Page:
By Ahlya Fateh
17 January 2014
Hijab, Niqab, Burqua and Scarf – it sounds like a children’s rhyme chanted in an Islamic school yard eeny meeny miney mo and out you must go! There is so much to being a Muslim – the intellectual challenges; dietary pitfalls – vegetarian gelatine only please; that my heart does sink rather when confronted with more facts and figures about headgear.
Indeed I have written about Hijab and the bad hair day at length over the past six months, so when I saw the University of Michigan’s Institute for Social Research had conducted an extensive survey covering seven Muslim-majority countries, I was skeptical to say the least.
That is until I saw the chart...I am about to make another confession, I do love a good chart. Tables, especially multi-coloured ones, have the power to put a smile on my face – throw in a spreadsheet and I am really on board. This lovely chart asks the question – What Style of Dress is Appropriate for Women in Public – now mind the 6 dinky pictures only show the women from the neck upwards so one is assuming that for the more covered styles, the dress code extends down the body.
I have yet to see anyone rocking the Hijab with a matching swimsuit and sarong. The choices range from Burqa, Niqab and variations on the Hijab to the final option – a woman with her head uncovered.
Now the results and this is where the findings do get interesting, even for those of us suffering Hijab-lag. The survey conducted polled both men and women (50%/50%) across all social and religious demographics, in order to obtain an accurate set of results. So the Niqab is most popular among conservatives and fundamentalists in Saudi Arabia and other Persian Gulf Countries, no surprises there.
On the other end of the scale no head covering of any sort is preferred by 32% of Turkish respondents and 49% of Lebanese respondents. Overall however, the simpler Hijab style was considered the most appropriate form of dress to wear in public. The survey also asked “Should women be able to choose their own clothing?” begging the question, “Why ever not?”!
Surprisingly 47% of Saudis polled said they should – which to my mind is pretty ground breaking, until I understand that it doesn’t matter what a Saudi woman is wearing, when 63% of respondents feel that she should throw an all-covering Niqab over the top of it! However, for me the results from my home country Pakistan were perhaps the most perturbing, with only 22% of respondents believing that a woman is capable of choosing her own clothing and only 2% voting for the “no head covering option.”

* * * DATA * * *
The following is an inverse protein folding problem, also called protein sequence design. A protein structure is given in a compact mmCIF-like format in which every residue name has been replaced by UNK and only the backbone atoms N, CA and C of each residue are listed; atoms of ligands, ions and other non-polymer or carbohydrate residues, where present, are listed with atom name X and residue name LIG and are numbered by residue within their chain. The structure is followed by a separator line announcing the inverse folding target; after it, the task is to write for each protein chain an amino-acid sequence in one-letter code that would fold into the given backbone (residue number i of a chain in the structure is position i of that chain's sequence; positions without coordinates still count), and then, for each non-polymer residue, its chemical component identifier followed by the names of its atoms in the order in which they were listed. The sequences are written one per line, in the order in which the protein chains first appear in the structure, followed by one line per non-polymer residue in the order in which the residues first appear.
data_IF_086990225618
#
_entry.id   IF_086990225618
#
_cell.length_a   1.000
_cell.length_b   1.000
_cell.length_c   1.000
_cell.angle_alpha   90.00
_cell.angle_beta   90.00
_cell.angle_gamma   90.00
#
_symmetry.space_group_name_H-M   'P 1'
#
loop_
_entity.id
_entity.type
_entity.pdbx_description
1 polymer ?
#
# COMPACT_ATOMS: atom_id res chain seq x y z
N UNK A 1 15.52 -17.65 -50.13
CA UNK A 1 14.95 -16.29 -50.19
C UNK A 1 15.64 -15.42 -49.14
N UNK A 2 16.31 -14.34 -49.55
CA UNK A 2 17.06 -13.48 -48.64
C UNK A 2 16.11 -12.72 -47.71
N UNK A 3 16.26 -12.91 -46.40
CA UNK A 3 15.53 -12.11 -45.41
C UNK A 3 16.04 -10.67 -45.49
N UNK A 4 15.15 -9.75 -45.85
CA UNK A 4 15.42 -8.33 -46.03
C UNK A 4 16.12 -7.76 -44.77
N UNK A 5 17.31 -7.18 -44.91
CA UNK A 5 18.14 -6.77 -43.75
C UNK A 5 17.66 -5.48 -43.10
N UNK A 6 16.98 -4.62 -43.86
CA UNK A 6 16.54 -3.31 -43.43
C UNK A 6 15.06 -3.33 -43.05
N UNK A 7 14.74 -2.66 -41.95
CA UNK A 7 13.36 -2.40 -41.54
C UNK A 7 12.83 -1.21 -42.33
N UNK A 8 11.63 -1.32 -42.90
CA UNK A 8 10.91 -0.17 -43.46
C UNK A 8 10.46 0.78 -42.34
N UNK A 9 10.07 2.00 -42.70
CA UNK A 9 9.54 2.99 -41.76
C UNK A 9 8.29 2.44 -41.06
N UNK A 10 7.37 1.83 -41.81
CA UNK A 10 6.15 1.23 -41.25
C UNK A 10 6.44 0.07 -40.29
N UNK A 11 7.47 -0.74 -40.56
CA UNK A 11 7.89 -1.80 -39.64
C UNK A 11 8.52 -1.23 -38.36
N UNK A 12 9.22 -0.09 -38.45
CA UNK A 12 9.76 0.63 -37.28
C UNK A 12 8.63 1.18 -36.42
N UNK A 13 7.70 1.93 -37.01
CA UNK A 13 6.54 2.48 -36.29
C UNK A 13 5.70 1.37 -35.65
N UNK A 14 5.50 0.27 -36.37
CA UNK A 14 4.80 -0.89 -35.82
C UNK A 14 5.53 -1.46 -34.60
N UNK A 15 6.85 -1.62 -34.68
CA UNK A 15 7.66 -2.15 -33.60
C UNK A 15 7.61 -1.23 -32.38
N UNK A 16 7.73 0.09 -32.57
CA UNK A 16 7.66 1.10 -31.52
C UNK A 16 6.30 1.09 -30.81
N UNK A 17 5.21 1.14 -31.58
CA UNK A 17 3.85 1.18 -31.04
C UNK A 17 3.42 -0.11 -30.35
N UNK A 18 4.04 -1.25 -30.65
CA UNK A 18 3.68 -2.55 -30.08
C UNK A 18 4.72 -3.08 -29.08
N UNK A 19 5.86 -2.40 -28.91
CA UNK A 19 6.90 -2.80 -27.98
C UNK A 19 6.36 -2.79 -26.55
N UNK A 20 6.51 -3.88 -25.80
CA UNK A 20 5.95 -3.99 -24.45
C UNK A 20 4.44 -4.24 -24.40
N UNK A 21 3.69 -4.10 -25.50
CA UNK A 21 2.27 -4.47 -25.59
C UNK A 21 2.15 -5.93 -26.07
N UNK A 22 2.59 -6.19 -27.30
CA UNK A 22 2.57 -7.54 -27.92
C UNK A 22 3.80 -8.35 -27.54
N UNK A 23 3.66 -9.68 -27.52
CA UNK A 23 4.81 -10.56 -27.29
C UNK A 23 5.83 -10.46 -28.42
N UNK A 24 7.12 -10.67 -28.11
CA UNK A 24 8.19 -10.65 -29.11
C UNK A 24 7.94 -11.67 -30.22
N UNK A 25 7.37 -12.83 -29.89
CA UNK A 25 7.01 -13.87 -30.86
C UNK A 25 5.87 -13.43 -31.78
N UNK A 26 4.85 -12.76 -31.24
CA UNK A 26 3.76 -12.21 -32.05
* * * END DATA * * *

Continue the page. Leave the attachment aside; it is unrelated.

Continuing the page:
Is this really what people think or what they think they should vote for when asked in public? One girlfriend who was in London over the holiday break told me that she needed to buy lots of dresses, the shorter the better, as everyone was wearing western designer gear to all the hip and cool restaurants in Karachi – based on these numbers she should keep a Burqa in her handbag to throw over her couture as she trips from the car to the party!
I have two daughters, the youngest refuses to dress herself, “I need help, Mama,” she insists imperiously, luckily she is still open to suggestions and manages to leave the house looking like she hasn’t been dragged through a hedge backwards. My oldest daughter though will not accept any advice, no matter how gently it is offered.
So I spend the weekend, the two days of the week that they aren’t in uniform, trying to get one to dress herself and trying to persuade the other one to let me dress her in something that isn’t made of denim. Last Saturday we had been invited to a formal party and I came up with a solution that would hopefully keep the peace. We would both style two outfits and see which one was better.
Now, I have watched internationally famous stylists and fashion editors at work, so I was under no illusions, of course I was going to win. That was until I saw her version which wiped the floor with my offering. Sympathetically and not a little smugly, my firstborn turned to me and said kindly, “It’s not a bad effort, Mama, but mine is just more....appropriate!”
Ahlya Fateh knows all about fashion and publishing. As the former managing editor of Tatler magazine and the managing director of fashion brand, Tata Naka, she has combined a strong creative vision with an understanding of strategy and management.